“You’ll get the white feather, old man.”
“No pretty young thing would give it you. Why, you wouldn’t look medically fit in mufti!”
“Fancy seeing a woman who isn’t dirty and can talk one’s own lingo!”
So we came to Folkestone, and all the people on the pier smiled at us. We scuttled ashore and shook ourselves for delight. There was a policeman, a postman. Who are these fussy fellows with badges on their arms? Special constables, of course!
Spurning cigarettes and bovril we rushed to the bar. We all noticed the cleanness of the barmaid, her beauty, the neatness of her dress, her cultivated talk. We almost squabbled about what drinks we should have first. Finally, we divided into parties—the Beers and the Whisky-and-Sodas. Then there were English papers to buy, and, of course, we must have a luncheon-basket....
The smell of the musty S.-E. & C.R. compartment was the scent of eastern roses. We sniffed with joy in the tunnels. We read all the notices with care. Nearing London we became silent. Quite disregarding the order to lower the blinds, we gazed from the bridge at a darkened London and the searchlight beams. Feverishly we packed our kit and stood up in the carriage. We jerked into the flare of Victoria. Dazzled and confused, we looked at the dense crowd of beaming, anxious people. There was a tug at my elbow, and a triumphant voice shouted—
“I’ve found him! Here he is! There’s your Mother.” ...
* * * * *
This strange familiar country seemed to us clean, careless, and full of men. The streets were clean; the men and women were clean. Out in Flanders a little grime came as a matter of course. One’s uniform was dirty. Well, it had seen service. There was no need to be particular about the set of the tunic and the exact way accoutrements should be put on. But here the few men in khaki sprinkled about the streets had their buttons cleaned and not a thing was out of place. We wondered which of them belonged to the New Armies. The women, too, were clean and beautiful. This sounds perhaps to you a foolish thing to say, but it is true. The Flemish woman is not so clean as she is painted, and as for women dressed with any attempt at fashionable display—we had seen none since August. Nadine at Dour had been neat; Helene at Carlepont had been companionable; the pretty midinette at Maast had been friendly and not over-dirty. For a day or two after I returned to my own country I could not imagine how anybody ever could leave it.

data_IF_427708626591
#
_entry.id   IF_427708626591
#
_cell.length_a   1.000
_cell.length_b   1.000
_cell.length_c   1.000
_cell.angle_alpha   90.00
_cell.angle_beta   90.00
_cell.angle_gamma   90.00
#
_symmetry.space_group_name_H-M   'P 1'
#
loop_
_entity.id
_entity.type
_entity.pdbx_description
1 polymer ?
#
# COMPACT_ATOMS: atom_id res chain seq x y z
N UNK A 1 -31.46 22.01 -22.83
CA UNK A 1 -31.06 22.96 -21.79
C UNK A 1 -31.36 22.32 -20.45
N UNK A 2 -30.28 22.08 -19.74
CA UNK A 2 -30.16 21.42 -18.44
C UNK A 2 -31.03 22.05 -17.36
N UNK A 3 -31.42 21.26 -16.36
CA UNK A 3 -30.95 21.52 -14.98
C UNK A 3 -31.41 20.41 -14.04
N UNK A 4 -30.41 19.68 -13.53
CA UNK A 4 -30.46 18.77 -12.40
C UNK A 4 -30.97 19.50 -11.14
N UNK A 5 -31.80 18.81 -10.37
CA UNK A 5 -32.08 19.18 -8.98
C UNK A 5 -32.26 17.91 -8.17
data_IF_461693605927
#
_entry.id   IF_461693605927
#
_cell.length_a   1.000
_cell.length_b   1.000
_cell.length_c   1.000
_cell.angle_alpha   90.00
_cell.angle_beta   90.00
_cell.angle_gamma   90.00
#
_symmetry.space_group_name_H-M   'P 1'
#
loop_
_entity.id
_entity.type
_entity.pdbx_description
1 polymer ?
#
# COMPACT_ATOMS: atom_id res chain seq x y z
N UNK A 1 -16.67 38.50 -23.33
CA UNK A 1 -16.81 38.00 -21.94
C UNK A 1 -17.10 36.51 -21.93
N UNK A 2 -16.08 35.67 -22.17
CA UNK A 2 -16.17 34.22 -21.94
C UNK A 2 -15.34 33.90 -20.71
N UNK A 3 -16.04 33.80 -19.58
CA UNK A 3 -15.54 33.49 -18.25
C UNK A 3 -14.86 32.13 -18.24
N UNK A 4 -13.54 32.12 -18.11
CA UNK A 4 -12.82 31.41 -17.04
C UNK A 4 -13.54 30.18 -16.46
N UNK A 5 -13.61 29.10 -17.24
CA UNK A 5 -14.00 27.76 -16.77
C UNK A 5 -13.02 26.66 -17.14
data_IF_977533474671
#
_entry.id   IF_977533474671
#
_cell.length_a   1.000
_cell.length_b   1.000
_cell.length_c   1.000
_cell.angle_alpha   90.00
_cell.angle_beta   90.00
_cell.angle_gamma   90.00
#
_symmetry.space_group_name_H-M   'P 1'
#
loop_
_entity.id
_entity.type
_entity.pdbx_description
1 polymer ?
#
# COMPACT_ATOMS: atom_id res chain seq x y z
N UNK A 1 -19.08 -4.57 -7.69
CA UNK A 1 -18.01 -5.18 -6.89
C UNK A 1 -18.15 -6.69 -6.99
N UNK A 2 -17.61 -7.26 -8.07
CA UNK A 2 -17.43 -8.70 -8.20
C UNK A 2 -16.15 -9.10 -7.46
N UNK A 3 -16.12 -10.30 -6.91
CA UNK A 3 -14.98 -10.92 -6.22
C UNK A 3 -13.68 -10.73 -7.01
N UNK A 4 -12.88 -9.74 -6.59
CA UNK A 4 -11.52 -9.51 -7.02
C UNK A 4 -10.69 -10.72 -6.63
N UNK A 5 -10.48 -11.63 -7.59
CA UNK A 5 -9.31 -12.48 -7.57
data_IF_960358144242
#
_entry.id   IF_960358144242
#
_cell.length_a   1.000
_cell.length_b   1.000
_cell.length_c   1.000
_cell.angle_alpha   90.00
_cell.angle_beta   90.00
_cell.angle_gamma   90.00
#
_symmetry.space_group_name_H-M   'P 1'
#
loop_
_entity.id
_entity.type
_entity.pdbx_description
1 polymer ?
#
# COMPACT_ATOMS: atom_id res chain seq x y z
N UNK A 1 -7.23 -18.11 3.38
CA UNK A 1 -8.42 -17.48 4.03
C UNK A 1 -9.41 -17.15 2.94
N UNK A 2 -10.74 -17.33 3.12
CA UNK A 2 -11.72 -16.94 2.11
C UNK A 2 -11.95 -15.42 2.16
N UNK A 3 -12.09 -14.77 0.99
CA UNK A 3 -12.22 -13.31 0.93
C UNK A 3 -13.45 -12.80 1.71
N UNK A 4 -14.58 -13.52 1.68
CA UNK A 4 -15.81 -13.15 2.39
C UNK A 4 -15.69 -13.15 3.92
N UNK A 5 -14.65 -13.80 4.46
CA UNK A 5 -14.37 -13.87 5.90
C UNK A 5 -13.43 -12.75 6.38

And all the people were free from care. However cheerful those brave but irritating folk who live behind the line may be, they have always shadows in their eyes. We had never been to a village through which the Germans had not passed. Portly and hilarious the Teuton may have shown himself—kindly and well-behaved he undoubtedly was in many places—there came with him a terror which stayed after he had gone, just as a mist sways above the ground after the night has flown.